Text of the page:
An epidemiological study performed at the Lar Escola São Francisco, in the city of São Paulo, state of São Paulo, Brazil, with 171 patients seen from 1999 to 2001, showed that 107 (62.6%) were male and 64 (37.4%) were female. The mean age of those attended was 35.4 years old, ranging from 1 to 78 years old. These data are similar to those found in the present study. There was a discrepancy in the causes, because in 53 (30.1%) it was due to firearm injury (FAI), 30 (17.5%) due to falls, 23 (13.4%) due to tumor, and 15 (8.8%) due to traffic accident.[3]

Work done by Botelho et al. at the Hospital Mandaqui in São Paulo, where 95 patients with medullar spinal trauma were attended, 82 (86.3%) were male and 13 (13.7%) were female, a ratio of 6.3:1, numbers close to those shown in the present study. Regarding the etiology, the main ones were: falls, 31 patients (32.6%), automotive accident (n = 22; 23%), dive in shallow water (n = 14; 14.7%), and FAI (5.2%).[4] These data are different from those found in POLEM.

In the Physiotherapy Outpatient Clinic of the Universidade de Ciências Médicas da Paraíba, a survey of 59 patients showed that 55 (93.22%) were male and 6 (6.77%) were female. The mean age was 34 years old and the thoracic segment was the most affected (n = 30; 50.84%), followed by the cervical segment (n = 24; 40.67%) and by the lumbar segment (n =5; 8.47%). Among the causes, FAI was the main one, with 27 patients (45.76%), followed by car accident, with 12 (20.33%) patients.[5] In the Disability Service Center (DAC, in the Portuguese acronym) of the Universidade de Passo Fundo, out of the 49 patients attended, 40 (81.6%) were male and 9 (18.4%) were female. The thoracic level was the most affected (77.5%), and the main causes were falls (36.7%), traffic accidents (32.7%) and FAIs (24.5%).[6]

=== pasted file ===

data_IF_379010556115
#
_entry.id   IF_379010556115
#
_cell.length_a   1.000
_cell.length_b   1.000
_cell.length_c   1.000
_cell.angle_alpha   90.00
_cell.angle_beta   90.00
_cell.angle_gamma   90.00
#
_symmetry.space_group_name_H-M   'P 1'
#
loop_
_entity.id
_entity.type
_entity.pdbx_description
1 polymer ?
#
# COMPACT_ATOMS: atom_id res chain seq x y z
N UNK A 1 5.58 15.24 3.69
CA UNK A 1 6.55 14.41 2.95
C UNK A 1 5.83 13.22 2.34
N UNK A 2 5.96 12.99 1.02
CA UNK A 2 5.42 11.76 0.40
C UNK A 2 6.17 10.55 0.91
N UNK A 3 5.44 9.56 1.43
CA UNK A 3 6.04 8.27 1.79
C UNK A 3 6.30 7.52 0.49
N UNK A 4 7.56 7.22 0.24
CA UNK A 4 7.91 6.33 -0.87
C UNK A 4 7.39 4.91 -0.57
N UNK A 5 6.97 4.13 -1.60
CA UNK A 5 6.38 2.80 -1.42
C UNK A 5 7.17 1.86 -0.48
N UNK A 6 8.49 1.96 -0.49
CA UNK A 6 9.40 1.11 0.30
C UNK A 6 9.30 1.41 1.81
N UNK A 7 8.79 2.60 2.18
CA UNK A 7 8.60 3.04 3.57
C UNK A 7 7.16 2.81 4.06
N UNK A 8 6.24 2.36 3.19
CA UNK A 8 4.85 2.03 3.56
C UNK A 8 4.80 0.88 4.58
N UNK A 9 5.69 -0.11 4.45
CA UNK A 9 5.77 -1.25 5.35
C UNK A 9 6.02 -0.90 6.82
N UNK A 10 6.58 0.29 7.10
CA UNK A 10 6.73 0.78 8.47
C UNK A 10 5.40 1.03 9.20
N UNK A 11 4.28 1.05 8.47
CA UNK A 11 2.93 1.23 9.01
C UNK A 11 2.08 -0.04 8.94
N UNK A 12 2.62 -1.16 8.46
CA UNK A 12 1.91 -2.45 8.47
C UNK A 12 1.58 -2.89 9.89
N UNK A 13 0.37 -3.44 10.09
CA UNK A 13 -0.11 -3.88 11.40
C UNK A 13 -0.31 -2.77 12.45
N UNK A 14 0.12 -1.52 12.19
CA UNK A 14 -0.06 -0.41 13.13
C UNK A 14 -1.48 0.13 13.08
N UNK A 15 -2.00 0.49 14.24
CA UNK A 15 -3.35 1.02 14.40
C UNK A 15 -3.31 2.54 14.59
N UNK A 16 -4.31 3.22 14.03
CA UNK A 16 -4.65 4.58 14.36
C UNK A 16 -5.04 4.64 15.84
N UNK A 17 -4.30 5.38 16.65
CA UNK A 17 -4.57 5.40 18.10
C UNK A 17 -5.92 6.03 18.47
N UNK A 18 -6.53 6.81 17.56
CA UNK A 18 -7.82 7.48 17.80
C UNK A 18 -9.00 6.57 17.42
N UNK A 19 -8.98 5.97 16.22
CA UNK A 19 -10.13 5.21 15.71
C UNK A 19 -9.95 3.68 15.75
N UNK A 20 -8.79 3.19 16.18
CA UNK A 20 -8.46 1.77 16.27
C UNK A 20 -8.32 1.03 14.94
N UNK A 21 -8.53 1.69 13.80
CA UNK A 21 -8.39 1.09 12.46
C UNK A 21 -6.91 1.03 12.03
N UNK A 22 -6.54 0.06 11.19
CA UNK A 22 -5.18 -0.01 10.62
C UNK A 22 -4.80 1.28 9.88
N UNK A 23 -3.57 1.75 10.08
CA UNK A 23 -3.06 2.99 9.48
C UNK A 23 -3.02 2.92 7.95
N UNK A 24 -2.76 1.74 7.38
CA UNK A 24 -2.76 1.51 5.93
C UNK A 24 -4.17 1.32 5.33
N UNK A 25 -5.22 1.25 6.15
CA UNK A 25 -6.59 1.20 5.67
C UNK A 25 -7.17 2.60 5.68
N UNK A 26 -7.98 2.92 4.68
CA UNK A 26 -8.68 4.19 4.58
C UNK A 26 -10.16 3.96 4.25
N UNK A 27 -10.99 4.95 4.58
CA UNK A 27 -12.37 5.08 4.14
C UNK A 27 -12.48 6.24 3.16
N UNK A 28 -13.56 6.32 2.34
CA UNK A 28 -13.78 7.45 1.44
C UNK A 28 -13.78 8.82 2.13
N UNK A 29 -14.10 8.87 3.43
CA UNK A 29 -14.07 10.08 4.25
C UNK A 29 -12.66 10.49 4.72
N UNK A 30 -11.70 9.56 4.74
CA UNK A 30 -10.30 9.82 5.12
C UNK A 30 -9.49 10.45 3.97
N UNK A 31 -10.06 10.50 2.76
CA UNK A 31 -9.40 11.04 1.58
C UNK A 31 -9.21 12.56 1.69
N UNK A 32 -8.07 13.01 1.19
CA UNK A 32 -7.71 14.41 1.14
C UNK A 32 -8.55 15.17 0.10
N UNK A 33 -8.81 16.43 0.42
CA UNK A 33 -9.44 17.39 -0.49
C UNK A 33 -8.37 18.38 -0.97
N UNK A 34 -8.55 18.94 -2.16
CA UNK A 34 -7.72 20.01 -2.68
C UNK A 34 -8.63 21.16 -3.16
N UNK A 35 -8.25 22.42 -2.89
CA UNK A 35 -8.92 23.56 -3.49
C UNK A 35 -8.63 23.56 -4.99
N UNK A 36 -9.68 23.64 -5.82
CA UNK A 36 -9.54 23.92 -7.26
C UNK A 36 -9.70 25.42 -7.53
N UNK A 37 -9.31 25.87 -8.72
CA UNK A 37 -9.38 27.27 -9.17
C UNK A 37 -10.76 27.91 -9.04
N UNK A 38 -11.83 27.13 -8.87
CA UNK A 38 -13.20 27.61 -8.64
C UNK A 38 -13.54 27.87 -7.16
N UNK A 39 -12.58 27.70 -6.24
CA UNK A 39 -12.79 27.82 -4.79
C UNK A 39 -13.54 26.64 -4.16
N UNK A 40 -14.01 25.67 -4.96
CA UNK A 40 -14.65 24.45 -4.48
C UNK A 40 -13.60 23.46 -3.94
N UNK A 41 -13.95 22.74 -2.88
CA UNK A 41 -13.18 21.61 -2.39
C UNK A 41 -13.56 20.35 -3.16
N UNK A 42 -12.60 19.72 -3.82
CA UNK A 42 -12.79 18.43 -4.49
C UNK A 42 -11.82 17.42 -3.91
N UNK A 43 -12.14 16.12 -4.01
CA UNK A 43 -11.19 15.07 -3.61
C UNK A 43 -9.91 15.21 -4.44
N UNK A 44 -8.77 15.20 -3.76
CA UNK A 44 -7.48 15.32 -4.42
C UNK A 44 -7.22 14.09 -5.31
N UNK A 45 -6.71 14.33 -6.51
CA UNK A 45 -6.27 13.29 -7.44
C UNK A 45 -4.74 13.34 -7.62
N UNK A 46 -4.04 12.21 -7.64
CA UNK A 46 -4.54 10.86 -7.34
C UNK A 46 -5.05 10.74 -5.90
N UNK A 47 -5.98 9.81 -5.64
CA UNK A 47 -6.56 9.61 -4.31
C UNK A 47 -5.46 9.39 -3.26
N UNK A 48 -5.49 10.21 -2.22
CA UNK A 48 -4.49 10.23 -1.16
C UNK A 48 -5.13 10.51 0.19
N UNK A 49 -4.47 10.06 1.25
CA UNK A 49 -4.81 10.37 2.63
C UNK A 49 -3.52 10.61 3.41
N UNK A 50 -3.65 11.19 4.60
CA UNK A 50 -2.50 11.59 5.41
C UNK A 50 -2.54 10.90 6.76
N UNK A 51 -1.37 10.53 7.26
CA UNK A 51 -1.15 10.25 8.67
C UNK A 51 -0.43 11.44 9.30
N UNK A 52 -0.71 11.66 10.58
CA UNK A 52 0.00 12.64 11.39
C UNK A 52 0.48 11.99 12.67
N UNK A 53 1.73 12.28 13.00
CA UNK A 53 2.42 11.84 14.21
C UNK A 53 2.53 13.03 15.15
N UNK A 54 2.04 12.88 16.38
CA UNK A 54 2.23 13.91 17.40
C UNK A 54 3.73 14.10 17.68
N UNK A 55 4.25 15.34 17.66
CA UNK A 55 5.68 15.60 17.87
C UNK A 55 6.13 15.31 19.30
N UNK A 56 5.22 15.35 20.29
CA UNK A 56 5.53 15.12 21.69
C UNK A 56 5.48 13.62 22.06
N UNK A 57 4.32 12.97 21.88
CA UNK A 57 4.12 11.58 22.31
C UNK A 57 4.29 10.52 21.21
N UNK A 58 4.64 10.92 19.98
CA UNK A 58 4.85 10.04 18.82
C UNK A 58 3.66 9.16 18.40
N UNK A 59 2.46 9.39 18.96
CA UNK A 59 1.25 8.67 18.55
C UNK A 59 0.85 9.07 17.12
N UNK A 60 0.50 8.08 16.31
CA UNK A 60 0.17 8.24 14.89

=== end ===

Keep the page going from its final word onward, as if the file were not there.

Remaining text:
In the masters dissertation of Noronha, in June 2008, she evaluated 156 patients with spinal cord injury. The main causes were 37 patients (23.7%), 32 due to FAI (20.5%), and 31 due to car accident (19.9%). There was a predominance of lesions in the thoracic level (45.8%), followed by the cervical level (43.2%).[7]

Another study, performed by Brito et al., comprised 87 patients, 71 (81.6%) male and 16 (18.4%) female, with a mean age of 33.9 years old. The most affected level was the thoracic, with 33 patients (37.9%), followed by the cervical, with 23 patients (26.4%), numbers close to those shown in the present study. Regarding the etiology, falls occurred in 37 patients (42.6%), followed by car accident in 21 (24.2%), motorcycle accident in 15 (17.2%) and FAI in 11 (12.6%).[8]

A study performed at the Neurological Physiotherapy Outpatient Clinic of the Hospital Universitário Regional do Norte do Paraná, with 25 patients with complete SCI, showed that 20 (80%) were male and 5 (20%) were female, with a mean age of 34, 6 years old. Regarding the etiology, 50% were victims of car accident, 20.8% were victims of FAI, 12.5% were whitewash and 8.3% were due to surgical procedures.

Custódio et al., in a retrospective survey with a sample of 208 patients, showed that 164 (78.85%) were male and 44 (25.15%) were female. Traffic accidents corresponded to 44.70% of the cases, motorcycle accidents to 56 patients (26.92%), automobile accident to 37 patients (17.78%), FAI to 30 patients (14.42%), fall to 13.94%, tumor to 7.69%, diving in shallow water to 5.76%, myelopathy due to stenosis to 2.88% and myelitis to 3.36%. The most affected level was the thoracic (54.8%), followed by the cervical (35.1%) and the lumbar (10.1%).[10]

In underdeveloped or developing countries, the percentage of SCI due to traumatic causes, mainly due to traffic accidents, is considerably high. In developed countries, this index has fallen, and the number of people with nontraumatic SCI has increased. But, even in these countries, there are disparate numbers. In Ontario, Canada, the main cause of traumatic SCI is fall from height. And in the states of Alabama and Mississippi, USA, the injury by violence is the main cause. Sports and recreational injury is the leading cause in the British Columbia, Canada (17.9%), in Utah (15.7%), USA, being the lowest in Mississippi (3.5%).